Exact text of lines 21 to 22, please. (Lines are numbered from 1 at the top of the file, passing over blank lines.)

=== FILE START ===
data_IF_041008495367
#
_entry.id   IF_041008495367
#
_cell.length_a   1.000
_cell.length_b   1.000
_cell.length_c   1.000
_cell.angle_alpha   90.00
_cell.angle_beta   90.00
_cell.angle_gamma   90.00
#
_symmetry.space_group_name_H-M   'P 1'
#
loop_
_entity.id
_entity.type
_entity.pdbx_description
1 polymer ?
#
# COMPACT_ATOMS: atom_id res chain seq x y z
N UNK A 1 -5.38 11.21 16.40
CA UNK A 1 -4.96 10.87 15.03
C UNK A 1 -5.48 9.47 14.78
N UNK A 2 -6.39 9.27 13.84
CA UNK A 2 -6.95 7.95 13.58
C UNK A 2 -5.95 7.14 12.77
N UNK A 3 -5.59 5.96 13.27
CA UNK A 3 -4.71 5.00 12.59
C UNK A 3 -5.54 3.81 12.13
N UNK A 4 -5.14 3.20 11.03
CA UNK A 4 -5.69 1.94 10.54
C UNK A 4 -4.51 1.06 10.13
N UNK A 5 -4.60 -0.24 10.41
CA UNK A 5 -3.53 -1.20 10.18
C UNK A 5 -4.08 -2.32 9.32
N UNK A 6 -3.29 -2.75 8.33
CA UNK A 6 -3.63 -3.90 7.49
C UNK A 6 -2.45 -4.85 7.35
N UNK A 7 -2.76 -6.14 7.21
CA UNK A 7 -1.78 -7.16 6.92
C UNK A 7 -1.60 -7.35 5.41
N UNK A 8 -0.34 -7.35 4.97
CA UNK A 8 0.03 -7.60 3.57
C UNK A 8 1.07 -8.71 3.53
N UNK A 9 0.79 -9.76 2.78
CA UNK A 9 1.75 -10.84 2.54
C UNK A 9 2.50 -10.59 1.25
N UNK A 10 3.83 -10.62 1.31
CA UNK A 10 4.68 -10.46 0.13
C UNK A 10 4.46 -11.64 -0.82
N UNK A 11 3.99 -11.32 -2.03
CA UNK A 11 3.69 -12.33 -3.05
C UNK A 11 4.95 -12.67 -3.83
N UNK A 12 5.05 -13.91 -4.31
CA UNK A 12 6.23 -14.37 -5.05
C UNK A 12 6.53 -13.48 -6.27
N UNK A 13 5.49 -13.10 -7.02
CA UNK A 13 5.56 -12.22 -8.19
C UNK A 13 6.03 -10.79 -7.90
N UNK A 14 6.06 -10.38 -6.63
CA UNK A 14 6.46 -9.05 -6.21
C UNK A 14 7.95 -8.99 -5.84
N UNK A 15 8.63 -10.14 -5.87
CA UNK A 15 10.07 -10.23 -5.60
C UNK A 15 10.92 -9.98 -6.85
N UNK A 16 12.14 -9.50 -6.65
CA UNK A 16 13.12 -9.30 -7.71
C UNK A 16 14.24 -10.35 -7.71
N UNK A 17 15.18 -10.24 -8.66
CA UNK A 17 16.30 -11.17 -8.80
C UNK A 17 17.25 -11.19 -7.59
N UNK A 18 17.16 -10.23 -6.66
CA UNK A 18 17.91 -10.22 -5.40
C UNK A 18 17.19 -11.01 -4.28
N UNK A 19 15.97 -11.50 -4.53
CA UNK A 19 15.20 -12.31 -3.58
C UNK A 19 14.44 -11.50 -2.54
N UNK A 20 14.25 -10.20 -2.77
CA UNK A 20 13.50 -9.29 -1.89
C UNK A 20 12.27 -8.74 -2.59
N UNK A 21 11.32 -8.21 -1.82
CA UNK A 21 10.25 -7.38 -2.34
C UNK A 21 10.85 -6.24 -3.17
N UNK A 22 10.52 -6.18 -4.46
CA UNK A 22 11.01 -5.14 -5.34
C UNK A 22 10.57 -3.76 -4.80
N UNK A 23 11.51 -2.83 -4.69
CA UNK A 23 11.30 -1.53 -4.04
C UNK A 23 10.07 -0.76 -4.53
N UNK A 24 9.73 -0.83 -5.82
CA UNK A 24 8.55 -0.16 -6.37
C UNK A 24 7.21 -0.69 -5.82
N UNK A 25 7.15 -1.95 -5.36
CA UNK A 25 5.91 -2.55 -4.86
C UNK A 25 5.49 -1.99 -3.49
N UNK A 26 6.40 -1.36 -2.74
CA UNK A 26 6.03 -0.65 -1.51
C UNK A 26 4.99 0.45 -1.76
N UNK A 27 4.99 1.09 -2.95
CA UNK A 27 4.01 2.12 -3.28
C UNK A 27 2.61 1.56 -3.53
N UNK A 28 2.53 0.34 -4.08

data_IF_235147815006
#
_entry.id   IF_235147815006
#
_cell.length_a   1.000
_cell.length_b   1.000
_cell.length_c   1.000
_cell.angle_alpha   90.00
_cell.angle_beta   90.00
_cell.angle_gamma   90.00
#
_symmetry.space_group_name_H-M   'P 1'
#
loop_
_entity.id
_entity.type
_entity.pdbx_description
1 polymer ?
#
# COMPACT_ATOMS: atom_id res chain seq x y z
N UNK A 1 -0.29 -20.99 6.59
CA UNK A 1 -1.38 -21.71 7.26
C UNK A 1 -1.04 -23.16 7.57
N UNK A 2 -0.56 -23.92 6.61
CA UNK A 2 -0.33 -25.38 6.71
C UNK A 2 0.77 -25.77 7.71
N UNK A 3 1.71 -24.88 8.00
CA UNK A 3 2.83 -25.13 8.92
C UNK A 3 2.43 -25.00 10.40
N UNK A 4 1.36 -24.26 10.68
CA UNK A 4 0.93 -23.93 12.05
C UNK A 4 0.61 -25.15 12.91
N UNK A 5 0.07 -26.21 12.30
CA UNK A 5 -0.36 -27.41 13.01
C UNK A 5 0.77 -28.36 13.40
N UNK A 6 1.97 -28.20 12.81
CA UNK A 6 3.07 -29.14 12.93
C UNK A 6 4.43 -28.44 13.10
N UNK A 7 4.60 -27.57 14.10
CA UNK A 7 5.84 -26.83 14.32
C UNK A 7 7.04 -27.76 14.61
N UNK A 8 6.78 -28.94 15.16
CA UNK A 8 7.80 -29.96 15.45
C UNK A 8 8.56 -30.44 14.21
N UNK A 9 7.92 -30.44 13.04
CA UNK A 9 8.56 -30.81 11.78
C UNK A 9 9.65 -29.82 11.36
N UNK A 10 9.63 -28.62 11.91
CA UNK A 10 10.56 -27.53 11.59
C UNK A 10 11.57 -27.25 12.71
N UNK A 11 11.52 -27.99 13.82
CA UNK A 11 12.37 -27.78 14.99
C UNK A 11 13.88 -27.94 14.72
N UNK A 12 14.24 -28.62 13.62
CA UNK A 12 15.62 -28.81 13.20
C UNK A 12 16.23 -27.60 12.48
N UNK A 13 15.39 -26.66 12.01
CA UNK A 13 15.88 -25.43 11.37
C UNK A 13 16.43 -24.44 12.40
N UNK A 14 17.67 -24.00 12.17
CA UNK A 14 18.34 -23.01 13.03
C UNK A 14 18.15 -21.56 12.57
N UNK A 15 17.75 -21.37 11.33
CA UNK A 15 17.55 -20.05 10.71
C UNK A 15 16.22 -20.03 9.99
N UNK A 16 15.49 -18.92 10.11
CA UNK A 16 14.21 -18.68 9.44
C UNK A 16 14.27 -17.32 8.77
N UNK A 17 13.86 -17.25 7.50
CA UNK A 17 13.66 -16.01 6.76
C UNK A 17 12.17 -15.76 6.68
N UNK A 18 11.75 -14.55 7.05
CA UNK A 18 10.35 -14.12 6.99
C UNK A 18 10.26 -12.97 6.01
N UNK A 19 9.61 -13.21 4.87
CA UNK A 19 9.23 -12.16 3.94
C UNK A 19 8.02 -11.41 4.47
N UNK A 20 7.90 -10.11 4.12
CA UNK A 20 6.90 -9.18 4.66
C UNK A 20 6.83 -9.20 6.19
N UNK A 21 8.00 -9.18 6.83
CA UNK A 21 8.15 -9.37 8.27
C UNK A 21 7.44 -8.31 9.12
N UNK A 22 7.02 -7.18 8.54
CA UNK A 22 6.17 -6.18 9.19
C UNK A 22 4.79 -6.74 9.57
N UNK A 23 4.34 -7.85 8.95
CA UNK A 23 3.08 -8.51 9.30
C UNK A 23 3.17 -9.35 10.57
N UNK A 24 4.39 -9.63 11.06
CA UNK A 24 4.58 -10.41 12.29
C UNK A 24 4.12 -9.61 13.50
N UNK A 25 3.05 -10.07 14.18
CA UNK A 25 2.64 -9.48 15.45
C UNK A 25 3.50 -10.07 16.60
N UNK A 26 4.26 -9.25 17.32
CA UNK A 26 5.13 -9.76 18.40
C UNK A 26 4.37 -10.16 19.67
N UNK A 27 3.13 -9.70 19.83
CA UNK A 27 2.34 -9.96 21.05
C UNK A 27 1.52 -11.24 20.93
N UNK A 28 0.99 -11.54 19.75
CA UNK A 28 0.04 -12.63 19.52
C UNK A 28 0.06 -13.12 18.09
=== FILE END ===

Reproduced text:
N UNK A 1 -5.38 11.21 16.40
CA UNK A 1 -4.96 10.87 15.03